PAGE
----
Our reading from Romans is Paul arguing for the primacy of grace over works, referencing Abraham. What is so amazing about Grace?, is not a scholarly book or I am sure the best book about grace, but I am so very grateful for Philip Yancy’s  great book on the subject of grace . When I read it , it  transformed my faith and preaching and I may be tempted to use the stories and teachings from this book in my sermon on Sunday.  I would love to have a study group read this book together.  Grace is what makes Christianity unique among all of the world religions and is our foundational theological stance. I pray that we continue to grow in grace.

 

Our Gospel reading is perhaps the most famous of all Scripture passages. We hear of how God loved the world so much  that he sent his only son so that we should not perish but have eternal life. A definition of grace. Of course these words come from a discussion that Jesus had with Nicodemus where Nicodemus wants to know what he must do to earn eternal life. And Jesus says you don’t have to do anything. You have to be born from above , that is let God birth in you eternal life. When you think about it , physical birth is not something we ask for or contribute to. It is a gift of life given to us. Our mothers gift us with the work and pain and love. We simply receive it as gift. You can see how much Nicodemus wants to earn or achieve eternal life because he is willing to ask how can I be reborn. He is even desperate enough in an almost comedic fashion to ask can I  go back into my mother’s womb. He just does not get it and I think many Christians do not understand grace from above either.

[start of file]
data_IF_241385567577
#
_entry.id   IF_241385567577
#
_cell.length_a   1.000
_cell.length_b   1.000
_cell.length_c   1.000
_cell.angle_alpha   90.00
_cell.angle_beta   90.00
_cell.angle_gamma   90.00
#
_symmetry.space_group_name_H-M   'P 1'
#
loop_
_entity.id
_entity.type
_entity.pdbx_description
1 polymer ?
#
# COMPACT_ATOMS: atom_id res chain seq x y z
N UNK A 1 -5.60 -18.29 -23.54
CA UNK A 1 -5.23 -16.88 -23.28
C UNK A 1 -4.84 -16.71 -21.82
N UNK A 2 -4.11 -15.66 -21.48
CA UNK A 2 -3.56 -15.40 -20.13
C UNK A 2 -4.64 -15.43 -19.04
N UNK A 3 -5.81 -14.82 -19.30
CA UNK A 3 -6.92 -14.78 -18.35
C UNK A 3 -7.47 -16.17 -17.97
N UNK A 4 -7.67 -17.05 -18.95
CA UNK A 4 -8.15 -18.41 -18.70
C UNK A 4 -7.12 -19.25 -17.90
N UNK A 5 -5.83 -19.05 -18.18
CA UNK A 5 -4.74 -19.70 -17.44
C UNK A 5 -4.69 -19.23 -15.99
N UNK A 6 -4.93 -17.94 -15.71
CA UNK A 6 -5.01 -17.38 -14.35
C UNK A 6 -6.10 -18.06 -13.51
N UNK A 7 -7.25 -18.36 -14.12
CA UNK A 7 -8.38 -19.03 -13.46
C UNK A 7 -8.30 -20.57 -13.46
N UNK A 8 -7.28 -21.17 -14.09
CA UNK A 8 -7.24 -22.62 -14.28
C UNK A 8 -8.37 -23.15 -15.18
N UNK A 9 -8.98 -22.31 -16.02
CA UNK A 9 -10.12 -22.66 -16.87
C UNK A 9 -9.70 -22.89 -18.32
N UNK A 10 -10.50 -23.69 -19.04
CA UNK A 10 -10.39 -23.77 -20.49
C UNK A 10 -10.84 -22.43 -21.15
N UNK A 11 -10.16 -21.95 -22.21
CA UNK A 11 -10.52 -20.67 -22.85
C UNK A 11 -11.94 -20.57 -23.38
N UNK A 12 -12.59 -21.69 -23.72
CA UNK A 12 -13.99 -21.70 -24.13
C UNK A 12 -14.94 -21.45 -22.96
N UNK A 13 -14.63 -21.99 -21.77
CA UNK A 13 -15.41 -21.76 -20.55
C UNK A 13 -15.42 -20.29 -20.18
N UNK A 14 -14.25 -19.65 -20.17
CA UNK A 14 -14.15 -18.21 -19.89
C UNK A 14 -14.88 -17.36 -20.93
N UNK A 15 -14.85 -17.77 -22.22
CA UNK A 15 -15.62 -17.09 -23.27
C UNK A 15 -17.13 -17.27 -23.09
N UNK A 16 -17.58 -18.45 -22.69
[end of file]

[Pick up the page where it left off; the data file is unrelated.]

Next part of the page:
I may tell the whole story in my sermon but I remember when a young man came by the church camp I was working at to visit one of our staff, named Joyce. I thought he must have been a boyfriend as he brought her a dozen red roses. But turns out he was her brother and it was the anniversary of the day when Joyce had given up one of her kidneys so he could live. Pure grace, pure gift, and the flowers , pure thank you. To me this is the Christian life in a nutshell.

 

As I was waiting for Esther’s surgery to be done , I ate in the hospital cafeteria. There was a woman playing a harp. It was beautiful and I was quite pleasantly  surprised to hear something so beautiful playing in the cafeteria. It was a grace note.  I wonder how  we can  as individuals and as members of church families play grace notes in response to God’s gift of grace to us? This is a central question and opportunity that t is our delight to be always asking and answering.

 

After I wrote all of this , I read some of N.T. Wright’s thoughts on the readings and he compared Jesus with Abraham in the sense that Jesus left His home to journey to our world just as Abraham left his home in obedience to God’s call. Kind of an interesting thought.